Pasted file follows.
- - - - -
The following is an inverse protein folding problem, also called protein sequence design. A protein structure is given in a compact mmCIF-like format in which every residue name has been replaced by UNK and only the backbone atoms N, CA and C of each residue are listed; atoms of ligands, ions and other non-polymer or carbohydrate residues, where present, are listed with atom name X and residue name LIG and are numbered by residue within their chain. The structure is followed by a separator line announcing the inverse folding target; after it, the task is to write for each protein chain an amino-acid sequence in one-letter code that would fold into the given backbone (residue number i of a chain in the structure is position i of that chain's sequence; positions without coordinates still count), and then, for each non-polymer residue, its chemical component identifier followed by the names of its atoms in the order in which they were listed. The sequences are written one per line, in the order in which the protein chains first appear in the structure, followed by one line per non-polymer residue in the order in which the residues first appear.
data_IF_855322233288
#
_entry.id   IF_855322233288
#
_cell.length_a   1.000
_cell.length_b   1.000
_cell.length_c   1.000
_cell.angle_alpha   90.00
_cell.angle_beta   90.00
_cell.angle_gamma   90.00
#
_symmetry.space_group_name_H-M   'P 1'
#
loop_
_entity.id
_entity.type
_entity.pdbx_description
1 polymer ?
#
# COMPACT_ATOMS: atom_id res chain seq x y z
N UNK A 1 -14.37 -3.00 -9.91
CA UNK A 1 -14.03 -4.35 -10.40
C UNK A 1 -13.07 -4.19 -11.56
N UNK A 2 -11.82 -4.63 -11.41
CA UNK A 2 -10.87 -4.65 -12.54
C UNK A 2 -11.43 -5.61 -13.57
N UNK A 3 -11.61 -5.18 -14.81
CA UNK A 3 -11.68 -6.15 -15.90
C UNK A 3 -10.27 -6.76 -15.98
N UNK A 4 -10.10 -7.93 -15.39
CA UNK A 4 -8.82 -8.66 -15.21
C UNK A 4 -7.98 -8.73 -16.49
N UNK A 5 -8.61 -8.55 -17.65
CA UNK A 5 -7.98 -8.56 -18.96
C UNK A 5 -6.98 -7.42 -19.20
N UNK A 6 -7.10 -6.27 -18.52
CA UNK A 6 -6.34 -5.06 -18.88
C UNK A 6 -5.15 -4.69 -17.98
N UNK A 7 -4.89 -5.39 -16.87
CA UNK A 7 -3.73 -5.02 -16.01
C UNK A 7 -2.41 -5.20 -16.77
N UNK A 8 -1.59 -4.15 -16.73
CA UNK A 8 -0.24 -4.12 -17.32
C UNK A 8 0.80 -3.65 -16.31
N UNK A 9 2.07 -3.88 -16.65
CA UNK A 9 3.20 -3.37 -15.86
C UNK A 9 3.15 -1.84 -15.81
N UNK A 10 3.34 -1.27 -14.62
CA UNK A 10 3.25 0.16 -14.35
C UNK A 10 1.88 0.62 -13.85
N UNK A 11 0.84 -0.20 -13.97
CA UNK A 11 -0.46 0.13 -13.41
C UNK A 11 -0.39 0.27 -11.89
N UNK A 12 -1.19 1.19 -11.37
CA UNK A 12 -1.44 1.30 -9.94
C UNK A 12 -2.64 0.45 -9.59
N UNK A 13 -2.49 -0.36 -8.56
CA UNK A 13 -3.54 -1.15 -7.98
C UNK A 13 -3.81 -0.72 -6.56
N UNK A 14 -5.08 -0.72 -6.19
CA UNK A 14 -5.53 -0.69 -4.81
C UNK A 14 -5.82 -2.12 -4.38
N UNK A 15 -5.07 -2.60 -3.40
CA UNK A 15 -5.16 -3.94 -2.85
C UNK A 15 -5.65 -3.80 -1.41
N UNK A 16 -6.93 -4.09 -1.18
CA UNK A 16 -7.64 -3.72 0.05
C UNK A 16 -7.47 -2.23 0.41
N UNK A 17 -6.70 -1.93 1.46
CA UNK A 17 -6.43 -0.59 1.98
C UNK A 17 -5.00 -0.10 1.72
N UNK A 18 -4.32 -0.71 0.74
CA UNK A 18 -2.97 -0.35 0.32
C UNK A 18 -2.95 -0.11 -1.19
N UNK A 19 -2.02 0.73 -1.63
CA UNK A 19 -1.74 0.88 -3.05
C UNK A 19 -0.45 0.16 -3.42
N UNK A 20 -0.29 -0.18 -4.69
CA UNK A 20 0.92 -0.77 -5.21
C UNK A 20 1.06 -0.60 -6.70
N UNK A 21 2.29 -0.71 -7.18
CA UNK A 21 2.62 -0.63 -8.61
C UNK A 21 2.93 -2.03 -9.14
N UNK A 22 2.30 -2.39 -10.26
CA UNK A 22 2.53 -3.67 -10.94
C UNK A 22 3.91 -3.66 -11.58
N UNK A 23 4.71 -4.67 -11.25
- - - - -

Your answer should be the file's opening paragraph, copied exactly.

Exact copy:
The following is an inverse protein folding problem, also called protein sequence design. A protein structure is given in a compact mmCIF-like format in which every residue name has been replaced by UNK and only the backbone atoms N, CA and C of each residue are listed; atoms of ligands, ions and other non-polymer or carbohydrate residues, where present, are listed with atom name X and residue name LIG and are numbered by residue within their chain. The structure is followed by a separator line announcing the inverse folding target; after it, the task is to write for each protein chain an amino-acid sequence in one-letter code that would fold into the given backbone (residue number i of a chain in the structure is position i of that chain's sequence; positions without coordinates still count), and then, for each non-polymer residue, its chemical component identifier followed by the names of its atoms in the order in which they were listed. The sequences are written one per line, in the order in which the protein chains first appear in the structure, followed by one line per non-polymer residue in the order in which the residues first appear.